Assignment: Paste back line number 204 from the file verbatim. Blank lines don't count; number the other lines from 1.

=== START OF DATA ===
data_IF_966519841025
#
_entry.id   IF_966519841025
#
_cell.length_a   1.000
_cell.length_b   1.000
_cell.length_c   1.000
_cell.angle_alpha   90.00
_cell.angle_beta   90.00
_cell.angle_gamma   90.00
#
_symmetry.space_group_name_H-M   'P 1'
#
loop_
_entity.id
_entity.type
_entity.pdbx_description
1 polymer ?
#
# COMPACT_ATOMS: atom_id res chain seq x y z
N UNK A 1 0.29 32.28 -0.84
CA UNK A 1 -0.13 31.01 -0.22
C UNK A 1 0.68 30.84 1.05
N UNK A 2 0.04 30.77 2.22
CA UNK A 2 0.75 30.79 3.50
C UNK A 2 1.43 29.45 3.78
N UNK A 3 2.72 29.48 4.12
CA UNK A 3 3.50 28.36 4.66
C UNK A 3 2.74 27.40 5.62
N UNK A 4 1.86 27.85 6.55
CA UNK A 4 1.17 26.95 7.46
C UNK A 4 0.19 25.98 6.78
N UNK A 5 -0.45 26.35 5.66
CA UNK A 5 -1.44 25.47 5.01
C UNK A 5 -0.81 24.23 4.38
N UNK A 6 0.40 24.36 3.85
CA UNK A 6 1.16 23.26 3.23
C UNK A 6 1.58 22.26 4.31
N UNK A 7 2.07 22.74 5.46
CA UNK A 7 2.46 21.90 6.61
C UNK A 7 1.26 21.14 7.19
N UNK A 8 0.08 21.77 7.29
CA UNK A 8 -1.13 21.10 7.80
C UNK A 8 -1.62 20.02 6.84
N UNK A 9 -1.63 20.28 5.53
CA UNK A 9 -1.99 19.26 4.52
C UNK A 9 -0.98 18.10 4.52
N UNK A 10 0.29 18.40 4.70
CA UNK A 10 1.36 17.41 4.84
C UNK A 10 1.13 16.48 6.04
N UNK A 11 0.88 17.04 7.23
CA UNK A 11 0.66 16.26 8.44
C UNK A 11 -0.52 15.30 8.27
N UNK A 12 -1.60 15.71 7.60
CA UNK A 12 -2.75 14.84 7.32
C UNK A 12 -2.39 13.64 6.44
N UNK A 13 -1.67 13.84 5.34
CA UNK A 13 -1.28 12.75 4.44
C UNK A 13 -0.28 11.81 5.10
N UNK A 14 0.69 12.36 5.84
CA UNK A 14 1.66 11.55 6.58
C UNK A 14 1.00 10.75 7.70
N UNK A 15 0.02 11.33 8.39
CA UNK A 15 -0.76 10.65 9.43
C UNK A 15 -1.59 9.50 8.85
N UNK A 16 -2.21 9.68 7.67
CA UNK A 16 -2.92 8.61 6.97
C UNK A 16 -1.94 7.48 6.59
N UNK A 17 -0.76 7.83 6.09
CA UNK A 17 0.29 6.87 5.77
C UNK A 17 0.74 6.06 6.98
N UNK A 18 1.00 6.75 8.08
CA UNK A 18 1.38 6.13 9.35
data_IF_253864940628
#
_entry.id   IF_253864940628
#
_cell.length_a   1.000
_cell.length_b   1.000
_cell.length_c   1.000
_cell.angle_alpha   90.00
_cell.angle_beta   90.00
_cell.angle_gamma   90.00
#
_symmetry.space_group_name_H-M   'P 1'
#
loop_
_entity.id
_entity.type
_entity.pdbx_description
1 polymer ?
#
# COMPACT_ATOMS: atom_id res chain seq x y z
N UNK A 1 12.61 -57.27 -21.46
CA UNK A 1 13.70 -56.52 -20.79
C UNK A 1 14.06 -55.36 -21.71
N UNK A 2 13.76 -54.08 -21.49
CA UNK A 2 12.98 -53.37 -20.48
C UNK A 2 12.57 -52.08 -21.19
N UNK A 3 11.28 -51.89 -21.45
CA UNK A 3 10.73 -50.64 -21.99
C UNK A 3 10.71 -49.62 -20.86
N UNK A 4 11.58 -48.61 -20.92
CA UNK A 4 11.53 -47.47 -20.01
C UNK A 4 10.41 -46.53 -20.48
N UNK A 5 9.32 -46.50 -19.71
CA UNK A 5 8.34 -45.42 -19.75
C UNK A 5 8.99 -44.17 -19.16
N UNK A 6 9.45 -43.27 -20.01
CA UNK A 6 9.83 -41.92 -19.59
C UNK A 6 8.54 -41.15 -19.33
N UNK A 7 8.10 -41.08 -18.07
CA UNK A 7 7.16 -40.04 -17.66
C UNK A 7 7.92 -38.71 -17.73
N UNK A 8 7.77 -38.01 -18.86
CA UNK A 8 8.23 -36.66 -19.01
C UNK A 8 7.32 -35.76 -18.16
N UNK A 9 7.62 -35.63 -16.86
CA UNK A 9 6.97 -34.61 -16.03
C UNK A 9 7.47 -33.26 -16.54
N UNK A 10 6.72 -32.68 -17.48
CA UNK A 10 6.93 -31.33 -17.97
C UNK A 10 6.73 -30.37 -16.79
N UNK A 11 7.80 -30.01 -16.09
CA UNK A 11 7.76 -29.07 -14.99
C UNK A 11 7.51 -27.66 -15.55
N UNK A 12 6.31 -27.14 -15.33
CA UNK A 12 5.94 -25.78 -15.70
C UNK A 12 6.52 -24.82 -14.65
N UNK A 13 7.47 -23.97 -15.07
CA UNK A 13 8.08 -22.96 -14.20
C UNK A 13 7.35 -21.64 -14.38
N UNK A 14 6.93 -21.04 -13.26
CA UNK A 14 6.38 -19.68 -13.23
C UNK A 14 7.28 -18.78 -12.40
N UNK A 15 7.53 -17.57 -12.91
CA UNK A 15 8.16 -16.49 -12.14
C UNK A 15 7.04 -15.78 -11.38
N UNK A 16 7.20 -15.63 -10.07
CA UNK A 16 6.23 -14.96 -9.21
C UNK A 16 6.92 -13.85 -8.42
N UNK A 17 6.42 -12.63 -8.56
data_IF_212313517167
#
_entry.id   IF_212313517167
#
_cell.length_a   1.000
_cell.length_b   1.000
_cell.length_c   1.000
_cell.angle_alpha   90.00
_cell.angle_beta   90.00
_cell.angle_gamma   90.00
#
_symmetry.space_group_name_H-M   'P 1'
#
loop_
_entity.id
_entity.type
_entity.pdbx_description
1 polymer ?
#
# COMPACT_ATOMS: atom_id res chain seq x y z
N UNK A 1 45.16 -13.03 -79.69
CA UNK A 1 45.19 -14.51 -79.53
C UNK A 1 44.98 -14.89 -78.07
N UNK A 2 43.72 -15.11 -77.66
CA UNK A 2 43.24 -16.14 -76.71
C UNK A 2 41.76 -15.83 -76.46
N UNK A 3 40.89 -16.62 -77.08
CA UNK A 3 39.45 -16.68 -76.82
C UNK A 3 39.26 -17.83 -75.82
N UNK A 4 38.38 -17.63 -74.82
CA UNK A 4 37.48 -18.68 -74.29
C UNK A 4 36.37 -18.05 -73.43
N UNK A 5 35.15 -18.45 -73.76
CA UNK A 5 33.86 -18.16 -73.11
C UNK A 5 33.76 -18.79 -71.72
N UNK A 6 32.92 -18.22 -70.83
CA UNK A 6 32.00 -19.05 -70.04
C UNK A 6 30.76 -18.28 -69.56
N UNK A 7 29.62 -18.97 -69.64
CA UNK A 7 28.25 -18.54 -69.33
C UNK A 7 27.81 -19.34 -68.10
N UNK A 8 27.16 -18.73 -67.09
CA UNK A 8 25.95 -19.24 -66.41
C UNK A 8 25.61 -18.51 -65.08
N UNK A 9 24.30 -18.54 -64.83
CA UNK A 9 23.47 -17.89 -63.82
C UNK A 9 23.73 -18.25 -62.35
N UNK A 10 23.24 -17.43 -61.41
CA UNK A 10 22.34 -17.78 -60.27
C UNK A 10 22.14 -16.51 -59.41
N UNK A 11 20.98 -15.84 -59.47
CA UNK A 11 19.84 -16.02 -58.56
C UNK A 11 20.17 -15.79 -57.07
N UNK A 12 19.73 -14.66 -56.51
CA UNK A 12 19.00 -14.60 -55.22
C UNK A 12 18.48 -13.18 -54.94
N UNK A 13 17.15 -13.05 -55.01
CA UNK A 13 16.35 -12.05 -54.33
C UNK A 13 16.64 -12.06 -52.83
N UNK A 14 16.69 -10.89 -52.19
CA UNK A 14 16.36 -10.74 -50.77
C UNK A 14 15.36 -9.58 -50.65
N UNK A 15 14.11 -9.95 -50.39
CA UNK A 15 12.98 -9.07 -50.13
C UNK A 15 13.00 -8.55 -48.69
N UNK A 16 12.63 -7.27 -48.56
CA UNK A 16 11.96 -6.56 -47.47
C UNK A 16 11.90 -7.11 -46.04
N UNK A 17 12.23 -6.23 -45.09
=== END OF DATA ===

C UNK A 14 15.36 -9.58 -50.65